That little puppy turned into a scalded cat in under five seconds.
The “puppy” in question was a full-blown John Cooper Works-converted Mini Cooper S—and methinks the factory had understated the actual horsepower output. Punching the gas pedal on a metropolitan on-ramp to clear upcoming freeway traffic, I noticed that the rear-view mirrors appeared to be faulty—the vehicles behind me seemed to be shrinking at a faster-than-normal rate.
So I flicked a quick glance at the twin speedometers and was shocked to see that both were registering 105 miles per hour. Apparently, during the prior six miles of familiarization and acclimatization with the vehicle, I hadn’t hit the gas pedal hard enough to kick in the turbo. Equally as apparent was the fact that the only faulty equipment in the rocket was the nut behind the steering wheel.
As is my wont, I later retrospectively correlated and analogized the “test drive”—and my stupidity—with the fields of fighting mindset and firearms. The debrief brought forth common denominators, the primary of which was the need to define the difference between speed and alacrity.
A secondary elucidation was to realize that you have to know the limitations and capabilities of both yourself and your equipment—irrespective of whether you’re driving or gunfighting (or, for that matter, partaking in any other potentially dangerous activity)—and not exceeding them.
Speed kills. It kills imbecilic drivers (and other innocents), and it kills gunfighters who don’t control their emotions. A gun battle is not won by blinding speed. Alacrity is often a deciding factor, but there is a vast difference between being quick and being fast. From Bat Masterson’s Number One Maxim of Deliberation to Jeff Cooper’s oft-repeated line of “Smooth is fast,” the multiple-contact winners have been the quick ones. The fast all died young, or are limping around from self-inflicted wounds in their feet, legs and derrieres.
Speed is necessary—in fact, essential—only for non-firearms-related combat (such as martial artists), competition shooting on inanimate targets, and racing against other contestants or attempting to set new time and/or distance records.
Apart from bad luck and poorly chosen tactics and strategy, vehicle wrecks and gunfighters’ funerals are often caused by not knowing and/or not staying within the bounds of your personal limitations or those of your equipment.
If you exceed your gunfighting mechanical speed, you will blow a hole in yourself, a non-hostile bystander, or—at best—you’ll miss your intended target. None of these three will win a gunfight, and could, in fact, lead to a lot worse than second place.
Somewhere between slow and fast is the happy medium, whether it’s on the racetrack or a deadly force battlefield. Push the needle past the red line on a racetrack and you’ll blow up the motor. Push your drawstroke past your maxi-mum pace of competency on a battlefield and you’ll get blown up.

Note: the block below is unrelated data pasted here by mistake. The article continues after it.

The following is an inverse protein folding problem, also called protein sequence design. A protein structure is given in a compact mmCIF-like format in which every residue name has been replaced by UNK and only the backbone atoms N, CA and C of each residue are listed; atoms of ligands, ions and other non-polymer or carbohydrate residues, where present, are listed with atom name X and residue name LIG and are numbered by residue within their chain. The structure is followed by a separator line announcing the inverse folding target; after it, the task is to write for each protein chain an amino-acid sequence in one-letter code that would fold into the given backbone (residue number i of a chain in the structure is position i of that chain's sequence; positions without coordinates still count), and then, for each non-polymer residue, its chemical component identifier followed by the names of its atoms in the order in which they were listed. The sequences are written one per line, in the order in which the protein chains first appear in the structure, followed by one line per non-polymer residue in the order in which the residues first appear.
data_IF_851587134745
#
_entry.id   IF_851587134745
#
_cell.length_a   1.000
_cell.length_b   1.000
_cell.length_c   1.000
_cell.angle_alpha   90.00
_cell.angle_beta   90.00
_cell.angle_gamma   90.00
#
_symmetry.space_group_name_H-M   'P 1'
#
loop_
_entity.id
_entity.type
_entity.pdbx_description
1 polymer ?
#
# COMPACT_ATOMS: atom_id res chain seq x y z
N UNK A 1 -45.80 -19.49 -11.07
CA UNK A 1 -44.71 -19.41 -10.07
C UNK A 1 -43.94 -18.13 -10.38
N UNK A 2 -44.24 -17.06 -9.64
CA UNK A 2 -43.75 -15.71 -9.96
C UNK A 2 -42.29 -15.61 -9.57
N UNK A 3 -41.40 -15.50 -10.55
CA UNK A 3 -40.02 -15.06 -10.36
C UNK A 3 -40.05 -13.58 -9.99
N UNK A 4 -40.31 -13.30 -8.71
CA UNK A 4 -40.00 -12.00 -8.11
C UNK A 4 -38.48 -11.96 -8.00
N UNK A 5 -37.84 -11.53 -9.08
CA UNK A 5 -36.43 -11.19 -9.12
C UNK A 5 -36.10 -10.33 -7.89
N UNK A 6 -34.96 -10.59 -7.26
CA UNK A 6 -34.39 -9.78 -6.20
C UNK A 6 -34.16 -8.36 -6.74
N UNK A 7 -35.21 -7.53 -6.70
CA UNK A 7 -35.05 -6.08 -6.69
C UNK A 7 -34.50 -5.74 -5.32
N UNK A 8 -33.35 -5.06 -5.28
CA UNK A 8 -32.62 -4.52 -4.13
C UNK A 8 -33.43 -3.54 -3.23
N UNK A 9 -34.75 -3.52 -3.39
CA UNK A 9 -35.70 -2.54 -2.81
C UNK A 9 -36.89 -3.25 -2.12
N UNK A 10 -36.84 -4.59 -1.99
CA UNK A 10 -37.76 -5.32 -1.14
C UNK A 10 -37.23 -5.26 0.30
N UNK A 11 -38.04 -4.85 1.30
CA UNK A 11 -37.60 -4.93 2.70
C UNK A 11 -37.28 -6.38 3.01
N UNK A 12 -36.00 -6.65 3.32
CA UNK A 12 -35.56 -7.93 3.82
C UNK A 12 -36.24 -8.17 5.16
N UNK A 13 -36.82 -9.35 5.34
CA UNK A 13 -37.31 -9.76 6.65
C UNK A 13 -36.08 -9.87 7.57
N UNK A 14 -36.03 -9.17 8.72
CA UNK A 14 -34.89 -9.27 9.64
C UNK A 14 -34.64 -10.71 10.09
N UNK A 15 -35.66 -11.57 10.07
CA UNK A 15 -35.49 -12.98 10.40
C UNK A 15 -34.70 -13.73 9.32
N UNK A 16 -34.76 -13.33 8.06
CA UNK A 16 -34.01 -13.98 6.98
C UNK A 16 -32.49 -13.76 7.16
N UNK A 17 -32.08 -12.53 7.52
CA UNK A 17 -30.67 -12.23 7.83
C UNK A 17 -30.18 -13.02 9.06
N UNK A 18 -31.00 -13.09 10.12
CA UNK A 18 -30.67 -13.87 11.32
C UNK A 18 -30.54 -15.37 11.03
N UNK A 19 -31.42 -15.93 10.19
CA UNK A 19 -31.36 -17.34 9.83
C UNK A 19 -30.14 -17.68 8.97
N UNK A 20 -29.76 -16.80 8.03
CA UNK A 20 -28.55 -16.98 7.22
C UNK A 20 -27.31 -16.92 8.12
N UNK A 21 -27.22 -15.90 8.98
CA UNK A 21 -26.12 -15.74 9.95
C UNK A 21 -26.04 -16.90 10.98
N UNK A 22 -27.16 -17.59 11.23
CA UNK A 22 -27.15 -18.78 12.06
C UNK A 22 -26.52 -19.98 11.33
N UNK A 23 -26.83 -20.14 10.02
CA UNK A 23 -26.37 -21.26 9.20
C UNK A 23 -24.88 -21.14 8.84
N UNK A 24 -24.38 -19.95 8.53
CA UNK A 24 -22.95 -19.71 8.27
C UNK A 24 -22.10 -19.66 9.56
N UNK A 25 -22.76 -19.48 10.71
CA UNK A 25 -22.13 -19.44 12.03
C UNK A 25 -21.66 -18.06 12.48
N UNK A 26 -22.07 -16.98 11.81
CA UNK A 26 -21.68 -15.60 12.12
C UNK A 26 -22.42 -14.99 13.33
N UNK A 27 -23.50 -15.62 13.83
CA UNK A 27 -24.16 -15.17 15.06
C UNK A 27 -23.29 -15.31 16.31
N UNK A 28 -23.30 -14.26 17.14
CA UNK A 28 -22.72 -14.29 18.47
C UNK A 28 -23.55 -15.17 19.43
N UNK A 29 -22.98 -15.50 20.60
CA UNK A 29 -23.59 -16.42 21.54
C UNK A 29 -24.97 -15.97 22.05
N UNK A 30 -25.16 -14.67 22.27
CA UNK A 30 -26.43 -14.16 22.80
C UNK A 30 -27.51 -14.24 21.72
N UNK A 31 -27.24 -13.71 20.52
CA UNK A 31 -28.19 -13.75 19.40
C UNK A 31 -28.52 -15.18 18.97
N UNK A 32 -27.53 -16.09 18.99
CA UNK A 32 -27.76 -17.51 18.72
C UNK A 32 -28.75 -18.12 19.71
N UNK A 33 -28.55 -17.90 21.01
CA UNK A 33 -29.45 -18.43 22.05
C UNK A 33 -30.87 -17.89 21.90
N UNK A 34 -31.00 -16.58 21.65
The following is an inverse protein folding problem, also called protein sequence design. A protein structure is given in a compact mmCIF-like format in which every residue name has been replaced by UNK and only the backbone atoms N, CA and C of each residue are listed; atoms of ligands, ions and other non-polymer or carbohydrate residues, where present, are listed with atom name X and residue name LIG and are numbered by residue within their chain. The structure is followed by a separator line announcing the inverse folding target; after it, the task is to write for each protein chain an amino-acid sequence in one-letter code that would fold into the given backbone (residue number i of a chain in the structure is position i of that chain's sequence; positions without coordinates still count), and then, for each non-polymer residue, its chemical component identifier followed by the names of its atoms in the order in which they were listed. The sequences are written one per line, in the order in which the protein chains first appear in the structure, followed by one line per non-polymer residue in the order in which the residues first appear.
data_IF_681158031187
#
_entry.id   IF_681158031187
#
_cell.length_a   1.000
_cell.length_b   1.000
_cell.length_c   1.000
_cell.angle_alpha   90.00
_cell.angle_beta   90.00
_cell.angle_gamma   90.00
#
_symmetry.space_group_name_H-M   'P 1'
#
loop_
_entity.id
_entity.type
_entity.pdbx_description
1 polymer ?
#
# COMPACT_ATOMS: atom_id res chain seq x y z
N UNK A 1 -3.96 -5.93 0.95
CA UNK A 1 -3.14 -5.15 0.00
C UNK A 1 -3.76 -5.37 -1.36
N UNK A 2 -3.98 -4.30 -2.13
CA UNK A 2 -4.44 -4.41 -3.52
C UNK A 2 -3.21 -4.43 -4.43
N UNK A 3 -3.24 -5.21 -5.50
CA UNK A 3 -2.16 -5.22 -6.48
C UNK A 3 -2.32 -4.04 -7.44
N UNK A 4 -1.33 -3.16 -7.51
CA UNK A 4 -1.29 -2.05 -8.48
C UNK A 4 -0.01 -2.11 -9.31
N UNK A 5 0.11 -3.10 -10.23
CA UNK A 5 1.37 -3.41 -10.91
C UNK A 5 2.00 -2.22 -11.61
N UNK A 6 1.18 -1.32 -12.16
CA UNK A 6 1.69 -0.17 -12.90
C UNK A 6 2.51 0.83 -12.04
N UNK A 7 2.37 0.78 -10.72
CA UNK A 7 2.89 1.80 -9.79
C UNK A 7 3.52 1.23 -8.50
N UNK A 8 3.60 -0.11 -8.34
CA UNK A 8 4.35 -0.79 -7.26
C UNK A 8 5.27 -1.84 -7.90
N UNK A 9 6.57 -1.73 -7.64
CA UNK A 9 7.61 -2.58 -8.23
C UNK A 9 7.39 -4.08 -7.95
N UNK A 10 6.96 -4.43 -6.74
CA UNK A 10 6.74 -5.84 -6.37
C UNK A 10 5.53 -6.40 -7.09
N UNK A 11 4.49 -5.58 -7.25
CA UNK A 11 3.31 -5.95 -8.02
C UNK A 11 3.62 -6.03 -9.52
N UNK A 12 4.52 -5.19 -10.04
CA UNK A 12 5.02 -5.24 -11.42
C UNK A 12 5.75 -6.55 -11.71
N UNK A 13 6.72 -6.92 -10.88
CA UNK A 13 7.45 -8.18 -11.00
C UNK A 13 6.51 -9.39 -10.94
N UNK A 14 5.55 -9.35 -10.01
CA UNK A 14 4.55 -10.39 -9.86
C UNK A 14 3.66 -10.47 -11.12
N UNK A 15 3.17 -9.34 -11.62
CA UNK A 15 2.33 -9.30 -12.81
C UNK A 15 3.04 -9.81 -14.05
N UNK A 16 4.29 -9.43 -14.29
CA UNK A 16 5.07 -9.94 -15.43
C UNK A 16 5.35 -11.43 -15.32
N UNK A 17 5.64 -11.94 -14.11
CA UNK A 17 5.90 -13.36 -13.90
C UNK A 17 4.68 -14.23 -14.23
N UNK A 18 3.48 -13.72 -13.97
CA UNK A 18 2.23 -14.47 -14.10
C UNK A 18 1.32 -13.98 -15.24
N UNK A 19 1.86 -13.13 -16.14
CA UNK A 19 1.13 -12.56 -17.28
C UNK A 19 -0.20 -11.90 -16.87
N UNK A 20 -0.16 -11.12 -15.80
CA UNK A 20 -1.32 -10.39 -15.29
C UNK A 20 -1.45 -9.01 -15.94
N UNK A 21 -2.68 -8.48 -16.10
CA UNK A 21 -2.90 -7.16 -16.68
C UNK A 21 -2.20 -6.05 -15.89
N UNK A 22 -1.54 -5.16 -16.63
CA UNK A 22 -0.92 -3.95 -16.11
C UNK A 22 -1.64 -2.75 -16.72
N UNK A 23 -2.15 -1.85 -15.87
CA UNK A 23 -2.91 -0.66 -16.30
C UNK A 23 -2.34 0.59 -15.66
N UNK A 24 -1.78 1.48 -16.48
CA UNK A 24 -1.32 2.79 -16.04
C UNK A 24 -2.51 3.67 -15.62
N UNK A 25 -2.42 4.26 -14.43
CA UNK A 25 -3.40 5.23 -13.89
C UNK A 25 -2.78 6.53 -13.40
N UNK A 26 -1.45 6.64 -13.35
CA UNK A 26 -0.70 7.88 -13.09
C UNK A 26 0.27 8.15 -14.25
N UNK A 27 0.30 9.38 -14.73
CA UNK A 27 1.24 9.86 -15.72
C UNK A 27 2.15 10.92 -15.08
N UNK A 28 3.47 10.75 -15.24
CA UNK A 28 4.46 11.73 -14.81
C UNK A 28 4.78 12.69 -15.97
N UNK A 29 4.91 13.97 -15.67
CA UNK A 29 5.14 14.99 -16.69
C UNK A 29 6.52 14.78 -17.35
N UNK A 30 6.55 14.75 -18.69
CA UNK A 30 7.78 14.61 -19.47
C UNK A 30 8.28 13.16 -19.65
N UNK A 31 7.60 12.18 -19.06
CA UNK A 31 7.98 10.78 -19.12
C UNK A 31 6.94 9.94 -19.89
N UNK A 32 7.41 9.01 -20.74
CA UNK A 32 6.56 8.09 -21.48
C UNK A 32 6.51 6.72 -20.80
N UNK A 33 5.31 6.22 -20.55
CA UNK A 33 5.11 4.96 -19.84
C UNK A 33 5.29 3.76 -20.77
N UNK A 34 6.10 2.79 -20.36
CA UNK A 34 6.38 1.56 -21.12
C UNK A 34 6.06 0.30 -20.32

So the obvious answer is to pace yourself relative to the circumstances at any given time, because if you go too slowly you lose, and if you exceed your or your equipment’s limitations you lose. Fast sucks, slow sucks, quick is good.
The base misconception is born when we are inundated with the stipulation that we have to go faster, faster, faster—when in actuality, if you’re running too slowly, you need to operate more quickly, not faster. Every top-class race driver drives fast because he’s deceptively smooth—and resultantly fast. And every top-class gunfighter is deceptively quick be-cause he employs the Masterson/Cooper “Deliberation” and “Smooth is fast” principles. Everybody else tries to go fast and misses—whether it’s entering a corner on a race track or a target in a gunfight.
And very few people seem to get the concept that they’ll be slower in the street than they are on a practice range—purely and simply because you’re reacting to visual stimuli in battle and audio signals on a practice range. And a physical reaction to an audible stimulus is always quicker than reacting to a visual one.
Once you think you’re behind the power curve, you try to play catch up by exceeding your limitations—and the only result is a crash-and-burn situation. Your pit crew or instructors are the strategists, but you’re the one who has to tactically operate the machinery. You’re not going to catch the leader by stomping on the brakes midway through a corner, and you’re not going to dump an opponent by jerking the trigger on an erratically moving human. The race car/firearms analogies are endless, but excessive speed with either always comes down to two sorry conclusions: Ross Seyfried’s decades-old sagacious comment that “you can’t miss fast enough to catch up,” and Mister Jordan’s “no second place winner” credo.
The only answer to potentially winning—Lady Luck excepted—is to constantly practice drawstroke and sight and target acquisition with unloaded firearms until you have it down to a fine art of alacrity and consistency, and then don’t operate any more slowly or any faster when the fit hits the shan, relative to the circumstances at that given time. You then practice the same sequences with loaded guns, but don’t push the manipulation rev counter any higher. Slow and steady don’t win the gunfight race. Quick and steady do.
Race drivers and gunfighters can have long, successful careers, but death is unavoidable and permanent. Pace yourself. You’ll meet your maker soon enough without unnecessarily speeding up the process.
Louis Awerbuck is Director of the internationally acclaimed Yavapai Firearms Academy. Course information and schedules are available at their website at http://www.yfainc.com